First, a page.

July 11, 2012 archive

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Just How Hot Is It?

Cross posted from The Stars Hollow Gazette

It’s been pretty hot across the United States with little rain crops are withering and wild fires rage throughout the West. There is no denying that this year has been really warm. Actually, it’s been warmer for a year now:

According to the NOAA National Climatic Data Center’s “State of the Climate: National Overview for June 2012” report released Monday, the 12-month period from July 2011 to June 2012 was the warmest on record (since recordkeeping began in 1895) for the contiguous United States, with a nationally-averaged temperature of 56.0 degrees, 3.2 degrees higher than the long-term average.

According to the report, every single state in the contiguous U.S. except for Washington saw warmer-than-average temperatures during this time period. The period from January to June of this year also has been the warmest first half of a year on record for the U.S. mainland.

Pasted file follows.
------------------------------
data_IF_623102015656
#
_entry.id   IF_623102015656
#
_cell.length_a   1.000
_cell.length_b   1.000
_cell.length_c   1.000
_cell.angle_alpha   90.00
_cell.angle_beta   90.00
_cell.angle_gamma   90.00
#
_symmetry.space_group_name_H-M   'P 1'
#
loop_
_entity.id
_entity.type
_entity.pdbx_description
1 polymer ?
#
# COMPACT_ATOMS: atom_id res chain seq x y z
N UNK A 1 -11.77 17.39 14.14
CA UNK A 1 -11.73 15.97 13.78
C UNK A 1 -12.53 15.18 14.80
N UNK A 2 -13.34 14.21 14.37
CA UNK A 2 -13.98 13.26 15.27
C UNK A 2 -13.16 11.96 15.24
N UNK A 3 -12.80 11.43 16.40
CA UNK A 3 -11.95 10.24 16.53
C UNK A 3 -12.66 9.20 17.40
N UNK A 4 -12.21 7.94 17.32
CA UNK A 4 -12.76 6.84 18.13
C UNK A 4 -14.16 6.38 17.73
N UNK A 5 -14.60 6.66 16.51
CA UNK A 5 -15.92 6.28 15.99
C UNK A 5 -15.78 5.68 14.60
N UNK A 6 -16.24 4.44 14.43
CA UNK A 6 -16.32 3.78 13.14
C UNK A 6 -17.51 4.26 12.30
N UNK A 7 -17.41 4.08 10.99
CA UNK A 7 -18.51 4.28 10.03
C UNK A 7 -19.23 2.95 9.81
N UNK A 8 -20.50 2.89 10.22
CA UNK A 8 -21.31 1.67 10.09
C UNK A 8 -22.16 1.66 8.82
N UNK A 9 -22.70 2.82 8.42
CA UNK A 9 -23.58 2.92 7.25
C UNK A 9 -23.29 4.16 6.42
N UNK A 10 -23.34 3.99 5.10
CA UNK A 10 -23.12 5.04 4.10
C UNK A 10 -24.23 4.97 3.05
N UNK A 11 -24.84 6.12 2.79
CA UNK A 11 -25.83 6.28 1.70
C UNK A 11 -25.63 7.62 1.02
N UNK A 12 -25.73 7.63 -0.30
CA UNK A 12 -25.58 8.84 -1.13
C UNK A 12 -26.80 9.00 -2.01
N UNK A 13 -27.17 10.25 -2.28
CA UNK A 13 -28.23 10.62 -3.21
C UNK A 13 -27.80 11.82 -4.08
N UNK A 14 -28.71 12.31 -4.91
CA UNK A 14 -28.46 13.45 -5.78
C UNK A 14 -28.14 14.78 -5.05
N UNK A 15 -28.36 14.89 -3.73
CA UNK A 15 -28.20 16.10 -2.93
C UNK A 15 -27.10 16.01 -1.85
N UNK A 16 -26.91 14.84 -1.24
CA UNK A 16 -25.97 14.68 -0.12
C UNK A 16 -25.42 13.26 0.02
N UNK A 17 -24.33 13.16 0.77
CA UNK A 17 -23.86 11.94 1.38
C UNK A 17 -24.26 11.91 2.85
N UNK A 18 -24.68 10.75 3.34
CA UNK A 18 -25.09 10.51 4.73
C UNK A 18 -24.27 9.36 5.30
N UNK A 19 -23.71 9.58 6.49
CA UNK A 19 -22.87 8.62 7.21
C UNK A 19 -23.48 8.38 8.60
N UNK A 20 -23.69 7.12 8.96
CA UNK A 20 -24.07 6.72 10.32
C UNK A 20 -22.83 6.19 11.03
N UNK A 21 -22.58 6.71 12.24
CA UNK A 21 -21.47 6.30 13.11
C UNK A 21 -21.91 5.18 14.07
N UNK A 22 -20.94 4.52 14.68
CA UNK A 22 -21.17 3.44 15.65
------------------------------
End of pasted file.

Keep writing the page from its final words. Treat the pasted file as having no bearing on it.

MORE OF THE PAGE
For a large portion of the contiguous U.S., these first six months were also drier than average=Statewideprank&submitted=Submit]. The U.S. Drought Monitor showed that as of July 3, 56 percent of the contiguous U.S. is experiencing drought conditions. In June, wildfires burned over 1.3 million acres, the second most on record for the month.

We need to have better conversations about climate than having hacks like George Will pontificating that “it’s Summer” as though the evidence for change doesn’t exist. Or as The Washington Post columnist Joel Achenbach puts it, Global warming is a fact: